Friday, March 6, 2015

Sampling the U.K. -- Part 2: The Cotswolds and Stratford-upon-Avon

Upon returning to Heathrow Airport, we took possession of a rental car we'd reserved and headed to the Cotswolds. Here's the front window view we had to get used to.  We've driven on the left on a couple of occasions before, once in England and once in Ireland.  Neither Sten nor I can imagine doing it alone; it takes two of us to keep things going comfortably, particularly when we have a map to follow. It definitely does help to have the driver sit on the right. Our first time driving on the left we were driving a car from Denmark that had the driver sitting on the left.  Now that was definitely confusing.

The Cotswolds are particularly known for beautiful stone houses built of locally quarried golden-colored Cotswold limestone,  picturesque villages, and verdant rolling hills feeding Cotswold and other breeds of sheep. In the past the region supported a thriving woolen industry. I'm in the process of reading Bill Bryson's book Notes from a Small Island where he describes the Cotswolds thus: "There is something about that golden Cotswold stone, the way it absorbs sunlight and then feeds it back so that even on the dullest days villages . . . seem to be basking in a perennial glow." He's right on with that description.

The Cotswold region is about 25 miles wide by 90 miles long.  We were primarily in the northern part.  The villages we explored most thoroughly were Bourton-on-the-Water, Upper and Lower Oddington, Stow-on-the-Wold,  The Slaughters, Moreton-in-Marsh, and Chipping Norton.

Can you imagine this vine in the growing season? The house is appropriately called Vine House

This is Pear Tree Cottage.


When we realized that we were within an hour's drive of Stratford-upon-Avon, we had to make a pilgrimage there.  First we visited the childhood home of Shakespeare's wife, Anne Hathaway.  Only part of the house is from her time living there, though the rest of the development was done by her extended family in years following her marriage to William Shakespeare.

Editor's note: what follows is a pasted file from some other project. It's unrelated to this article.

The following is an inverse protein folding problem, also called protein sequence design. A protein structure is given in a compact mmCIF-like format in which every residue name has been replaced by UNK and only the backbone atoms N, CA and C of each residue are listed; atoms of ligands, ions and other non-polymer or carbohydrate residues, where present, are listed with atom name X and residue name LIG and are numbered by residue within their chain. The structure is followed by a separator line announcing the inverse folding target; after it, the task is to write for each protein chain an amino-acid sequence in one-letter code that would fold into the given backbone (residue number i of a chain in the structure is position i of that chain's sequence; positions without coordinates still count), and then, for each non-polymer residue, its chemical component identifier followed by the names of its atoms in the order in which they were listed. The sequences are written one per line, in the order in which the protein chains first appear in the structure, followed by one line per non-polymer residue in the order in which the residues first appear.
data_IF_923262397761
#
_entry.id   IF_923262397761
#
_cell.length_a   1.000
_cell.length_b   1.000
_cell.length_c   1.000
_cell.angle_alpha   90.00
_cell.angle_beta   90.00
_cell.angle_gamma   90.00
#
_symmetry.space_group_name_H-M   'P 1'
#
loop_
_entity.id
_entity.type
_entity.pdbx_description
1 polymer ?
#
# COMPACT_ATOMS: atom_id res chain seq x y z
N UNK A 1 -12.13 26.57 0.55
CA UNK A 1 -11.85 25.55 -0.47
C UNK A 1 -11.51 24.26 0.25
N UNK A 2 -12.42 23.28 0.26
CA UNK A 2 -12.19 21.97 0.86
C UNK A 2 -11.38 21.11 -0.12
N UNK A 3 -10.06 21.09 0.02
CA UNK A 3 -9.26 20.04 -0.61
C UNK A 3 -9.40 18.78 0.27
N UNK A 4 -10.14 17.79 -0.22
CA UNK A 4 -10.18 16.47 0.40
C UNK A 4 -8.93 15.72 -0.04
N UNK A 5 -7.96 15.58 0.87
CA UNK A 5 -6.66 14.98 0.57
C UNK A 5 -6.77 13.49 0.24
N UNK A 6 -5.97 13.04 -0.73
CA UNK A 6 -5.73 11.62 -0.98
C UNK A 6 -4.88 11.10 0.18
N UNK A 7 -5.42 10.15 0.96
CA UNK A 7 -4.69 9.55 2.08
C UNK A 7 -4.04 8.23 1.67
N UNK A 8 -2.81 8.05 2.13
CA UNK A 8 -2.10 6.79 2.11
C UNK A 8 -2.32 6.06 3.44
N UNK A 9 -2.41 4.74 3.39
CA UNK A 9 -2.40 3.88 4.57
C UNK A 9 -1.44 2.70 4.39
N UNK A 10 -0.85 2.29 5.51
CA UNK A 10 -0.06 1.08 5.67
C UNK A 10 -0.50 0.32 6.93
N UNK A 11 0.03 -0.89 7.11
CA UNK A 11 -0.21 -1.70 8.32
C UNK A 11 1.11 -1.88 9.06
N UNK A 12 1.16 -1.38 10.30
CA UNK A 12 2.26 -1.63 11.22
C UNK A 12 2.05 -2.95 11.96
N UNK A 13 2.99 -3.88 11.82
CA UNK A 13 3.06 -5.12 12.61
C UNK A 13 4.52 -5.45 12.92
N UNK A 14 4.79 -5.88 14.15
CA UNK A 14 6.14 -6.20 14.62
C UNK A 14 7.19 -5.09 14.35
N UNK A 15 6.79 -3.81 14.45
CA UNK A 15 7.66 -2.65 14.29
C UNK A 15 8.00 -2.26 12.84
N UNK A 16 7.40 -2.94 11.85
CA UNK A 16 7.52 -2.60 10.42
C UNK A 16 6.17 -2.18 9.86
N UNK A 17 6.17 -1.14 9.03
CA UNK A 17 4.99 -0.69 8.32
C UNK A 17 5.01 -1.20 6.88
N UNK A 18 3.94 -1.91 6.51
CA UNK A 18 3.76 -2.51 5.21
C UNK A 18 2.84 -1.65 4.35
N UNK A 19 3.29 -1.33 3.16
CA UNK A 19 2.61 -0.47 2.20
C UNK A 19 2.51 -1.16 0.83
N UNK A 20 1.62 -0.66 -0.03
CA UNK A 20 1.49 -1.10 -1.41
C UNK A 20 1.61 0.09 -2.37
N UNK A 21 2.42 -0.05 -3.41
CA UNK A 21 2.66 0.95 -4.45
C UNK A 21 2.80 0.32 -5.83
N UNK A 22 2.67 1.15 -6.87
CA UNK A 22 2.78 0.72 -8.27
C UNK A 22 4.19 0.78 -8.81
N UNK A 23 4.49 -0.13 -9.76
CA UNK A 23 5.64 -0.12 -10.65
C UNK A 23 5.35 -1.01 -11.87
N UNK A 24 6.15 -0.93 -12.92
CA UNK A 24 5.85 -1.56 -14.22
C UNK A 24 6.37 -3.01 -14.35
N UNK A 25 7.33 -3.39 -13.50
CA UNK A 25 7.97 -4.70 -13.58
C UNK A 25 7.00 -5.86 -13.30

Can you believe this was the end of January? Snowdrops already.  Wonderful!

After visiting Anne Hathaway's home on the outskirts of town, we drove into Stratford itself to see Shakespeare's home.  We found this post in the museum to be particularly interesting.

Below is Shakespeare's home from the back side.  I have my doubts that the gardens were as beautiful in the bard's day, but I could be wrong.  Anyway, it was fun to see the house. Both here and at Anne Hathaway's home, docents in costume gave wonderful explanations about what we were seeing as well as fun historical information.

This view is from the front facing the street.  It's quite a large home.  

Last, we visited the church where Shakespeare, his wife, and several of their family are buried. 

This bust of Shakespeare was erected when people who had known him were still alive, so it's considered an accurate likeness of the man.

The next day we returned our car to Heathrow, feeling very happy with what we'd experienced in the Cotswolds and Stratford-upon-Avon. We'd recommend both places for visitors to England. 
Next stop: Durham and Hadrian's Wall at Housesteads Roman Fort.

No comments:

Post a Comment